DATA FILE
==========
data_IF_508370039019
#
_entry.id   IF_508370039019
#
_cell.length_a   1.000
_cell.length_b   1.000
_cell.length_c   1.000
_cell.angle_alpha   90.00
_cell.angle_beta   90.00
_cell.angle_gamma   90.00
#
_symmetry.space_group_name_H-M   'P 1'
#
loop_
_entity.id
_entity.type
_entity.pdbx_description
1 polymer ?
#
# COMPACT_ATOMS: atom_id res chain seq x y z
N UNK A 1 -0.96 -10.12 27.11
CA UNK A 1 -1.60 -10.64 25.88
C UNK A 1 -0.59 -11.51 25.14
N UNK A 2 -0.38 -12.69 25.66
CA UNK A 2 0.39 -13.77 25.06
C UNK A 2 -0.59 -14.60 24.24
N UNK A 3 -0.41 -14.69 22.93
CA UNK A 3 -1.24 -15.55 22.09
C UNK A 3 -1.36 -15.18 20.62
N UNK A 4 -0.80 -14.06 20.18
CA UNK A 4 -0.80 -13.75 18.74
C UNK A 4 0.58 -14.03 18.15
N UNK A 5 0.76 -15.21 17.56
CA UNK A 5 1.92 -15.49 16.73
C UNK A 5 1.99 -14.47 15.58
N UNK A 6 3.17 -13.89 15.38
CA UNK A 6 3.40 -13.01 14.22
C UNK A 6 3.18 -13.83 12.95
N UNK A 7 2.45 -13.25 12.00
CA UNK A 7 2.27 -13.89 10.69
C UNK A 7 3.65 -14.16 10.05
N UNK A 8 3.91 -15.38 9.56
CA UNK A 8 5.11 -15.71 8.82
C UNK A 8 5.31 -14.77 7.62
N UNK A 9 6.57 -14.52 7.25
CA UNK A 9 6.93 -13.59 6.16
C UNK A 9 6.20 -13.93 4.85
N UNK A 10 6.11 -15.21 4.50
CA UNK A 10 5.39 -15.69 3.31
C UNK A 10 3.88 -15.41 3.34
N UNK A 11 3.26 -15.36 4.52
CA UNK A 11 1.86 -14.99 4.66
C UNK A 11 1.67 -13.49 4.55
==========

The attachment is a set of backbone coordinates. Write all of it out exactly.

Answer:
data_IF_508370039019
#
_entry.id   IF_508370039019
#
_cell.length_a   1.000
_cell.length_b   1.000
_cell.length_c   1.000
_cell.angle_alpha   90.00
_cell.angle_beta   90.00
_cell.angle_gamma   90.00
#
_symmetry.space_group_name_H-M   'P 1'
#
loop_
_entity.id
_entity.type
_entity.pdbx_description
1 polymer ?
#
# COMPACT_ATOMS: atom_id res chain seq x y z
N UNK A 1 -0.96 -10.12 27.11
CA UNK A 1 -1.60 -10.64 25.88
C UNK A 1 -0.59 -11.51 25.14
N UNK A 2 -0.38 -12.69 25.66
CA UNK A 2 0.39 -13.77 25.06
C UNK A 2 -0.59 -14.60 24.24
N UNK A 3 -0.41 -14.69 22.93
CA UNK A 3 -1.24 -15.55 22.09
C UNK A 3 -1.36 -15.18 20.62
N UNK A 4 -0.80 -14.06 20.18
CA UNK A 4 -0.80 -13.75 18.74
C UNK A 4 0.58 -14.03 18.15
N UNK A 5 0.76 -15.21 17.56
CA UNK A 5 1.92 -15.49 16.73
C UNK A 5 1.99 -14.47 15.58
N UNK A 6 3.17 -13.89 15.38
CA UNK A 6 3.40 -13.01 14.22
C UNK A 6 3.18 -13.83 12.95
N UNK A 7 2.45 -13.25 12.00
CA UNK A 7 2.27 -13.89 10.69
C UNK A 7 3.65 -14.16 10.05
N UNK A 8 3.91 -15.38 9.56
CA UNK A 8 5.11 -15.71 8.82
C UNK A 8 5.31 -14.77 7.62
N UNK A 9 6.57 -14.52 7.25
CA UNK A 9 6.93 -13.59 6.16
C UNK A 9 6.20 -13.93 4.85
N UNK A 10 6.11 -15.21 4.50
CA UNK A 10 5.39 -15.69 3.31
C UNK A 10 3.88 -15.41 3.34
N UNK A 11 3.26 -15.36 4.52
CA UNK A 11 1.86 -14.99 4.66
C UNK A 11 1.67 -13.49 4.55